Alison Hearn

Alison Hearn, Ph.D.

Alison Hearn
  • Visiting Scholar, Center for Collaborative Communication
  • Professor, Faculty of Communication and Media Studies, University of Western Ontario
  • Co-Director, Tesserae: The Centre for Digital Justice, Community and Democracy at Western University

Alison Hearn is a Professor of Media Studies in the Faculty of Information and Media Studies at the University of Western Ontario. Her research focuses on the intersections of digital media, promotional culture, self-presentation, the credit economy, and emerging forms of work.

Alison Hearn is a Professor of Media Studies in the Faculty of Information and Media Studies and the University of Western Ontario. She is a cultural critic, media theorist and academic labour activist who studies the convergence between identity, sociality, technology, culture, and capitalism, drawing from several different theoretical traditions, including cultural studies, critical theory, autonomist Marxism, and feminist theory. She focuses on what Jason Read has called “the micro-politics of capital”: the non-economic and prosaic ways the prevailing logics of capitalism show up in our lives, summon us to become certain kinds of selves, and feed on our affective responses in the process. She also writes about the university as a cultural and political site. She has published widely on these issues in such journals as Social Media+Society, Cultural Studies, Journal of Consumer Culture, and the International Journal of Communication, and in edited volumes including The Media and Social Theory, Blowing Up the Brand, and Commodity Activism. She is co-author of Outside the Lines: Issues in Interdisciplinary Research and co-editor of Organizing Equality: Dispatches from a Global Struggle (Queens-McGill Press, 2022). She has also served as the Chair of the Academic Freedom and Tenure Committee of the Canadian Association of University Teachers (CAUT).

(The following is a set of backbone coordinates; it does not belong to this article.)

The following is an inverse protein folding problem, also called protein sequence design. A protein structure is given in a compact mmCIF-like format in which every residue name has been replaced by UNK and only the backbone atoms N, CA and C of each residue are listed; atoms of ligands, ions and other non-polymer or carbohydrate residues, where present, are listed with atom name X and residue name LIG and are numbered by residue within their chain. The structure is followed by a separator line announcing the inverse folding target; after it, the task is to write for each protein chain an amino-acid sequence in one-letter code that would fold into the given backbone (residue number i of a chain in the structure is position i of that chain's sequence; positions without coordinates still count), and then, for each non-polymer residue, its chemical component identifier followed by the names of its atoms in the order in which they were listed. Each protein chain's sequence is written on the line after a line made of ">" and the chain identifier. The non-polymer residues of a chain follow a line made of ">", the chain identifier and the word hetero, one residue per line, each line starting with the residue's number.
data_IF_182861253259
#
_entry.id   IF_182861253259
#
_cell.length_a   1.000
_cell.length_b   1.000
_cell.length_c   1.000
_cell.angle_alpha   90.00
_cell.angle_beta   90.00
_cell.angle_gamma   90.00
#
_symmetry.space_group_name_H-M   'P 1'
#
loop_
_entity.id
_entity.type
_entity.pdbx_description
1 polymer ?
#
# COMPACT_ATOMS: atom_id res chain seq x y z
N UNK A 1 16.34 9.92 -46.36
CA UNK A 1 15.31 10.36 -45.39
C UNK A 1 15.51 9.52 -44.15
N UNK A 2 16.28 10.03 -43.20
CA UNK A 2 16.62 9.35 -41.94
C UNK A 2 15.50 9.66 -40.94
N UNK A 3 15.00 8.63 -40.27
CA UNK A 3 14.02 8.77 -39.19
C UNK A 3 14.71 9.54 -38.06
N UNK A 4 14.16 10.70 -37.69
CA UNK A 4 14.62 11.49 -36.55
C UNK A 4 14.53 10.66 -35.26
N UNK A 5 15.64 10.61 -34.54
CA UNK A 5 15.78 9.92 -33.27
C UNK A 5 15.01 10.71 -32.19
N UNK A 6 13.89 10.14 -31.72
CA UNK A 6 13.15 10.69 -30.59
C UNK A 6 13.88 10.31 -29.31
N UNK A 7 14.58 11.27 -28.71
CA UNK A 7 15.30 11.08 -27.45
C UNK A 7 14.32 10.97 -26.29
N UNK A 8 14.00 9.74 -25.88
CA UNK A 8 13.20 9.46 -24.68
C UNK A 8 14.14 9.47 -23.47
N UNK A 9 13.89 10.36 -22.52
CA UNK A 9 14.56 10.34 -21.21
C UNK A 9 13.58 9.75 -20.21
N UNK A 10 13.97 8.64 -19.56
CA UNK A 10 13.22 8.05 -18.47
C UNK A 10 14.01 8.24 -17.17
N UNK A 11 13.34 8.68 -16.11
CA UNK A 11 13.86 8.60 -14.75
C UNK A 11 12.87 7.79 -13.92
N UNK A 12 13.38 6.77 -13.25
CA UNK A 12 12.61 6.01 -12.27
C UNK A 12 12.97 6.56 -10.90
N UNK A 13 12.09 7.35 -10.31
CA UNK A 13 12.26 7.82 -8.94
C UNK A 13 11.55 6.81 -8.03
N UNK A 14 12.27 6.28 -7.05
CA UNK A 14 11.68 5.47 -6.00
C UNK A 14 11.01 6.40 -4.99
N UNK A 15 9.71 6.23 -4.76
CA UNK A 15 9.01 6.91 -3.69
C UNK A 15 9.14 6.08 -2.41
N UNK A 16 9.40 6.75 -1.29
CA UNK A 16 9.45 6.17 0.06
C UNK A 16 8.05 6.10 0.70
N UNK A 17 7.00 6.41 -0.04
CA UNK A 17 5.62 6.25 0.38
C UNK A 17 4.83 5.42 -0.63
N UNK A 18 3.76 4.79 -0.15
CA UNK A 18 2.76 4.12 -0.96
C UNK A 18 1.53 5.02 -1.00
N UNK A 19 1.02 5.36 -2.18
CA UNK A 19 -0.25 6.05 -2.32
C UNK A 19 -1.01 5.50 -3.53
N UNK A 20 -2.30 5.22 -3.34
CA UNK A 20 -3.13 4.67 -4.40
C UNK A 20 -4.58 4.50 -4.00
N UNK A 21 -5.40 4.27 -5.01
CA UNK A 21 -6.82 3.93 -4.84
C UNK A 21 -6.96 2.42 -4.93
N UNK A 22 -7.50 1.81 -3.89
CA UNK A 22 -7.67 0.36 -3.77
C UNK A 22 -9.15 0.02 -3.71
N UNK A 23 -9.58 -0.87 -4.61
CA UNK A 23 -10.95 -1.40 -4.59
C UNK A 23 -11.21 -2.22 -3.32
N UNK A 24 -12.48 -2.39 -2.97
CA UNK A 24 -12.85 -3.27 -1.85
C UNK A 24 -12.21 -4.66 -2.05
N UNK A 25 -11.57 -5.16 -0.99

• B.A., McGill University, 1984
  • M.A., Simon Fraser University, 1987
  • Ph.D., Simon Fraser University, 2001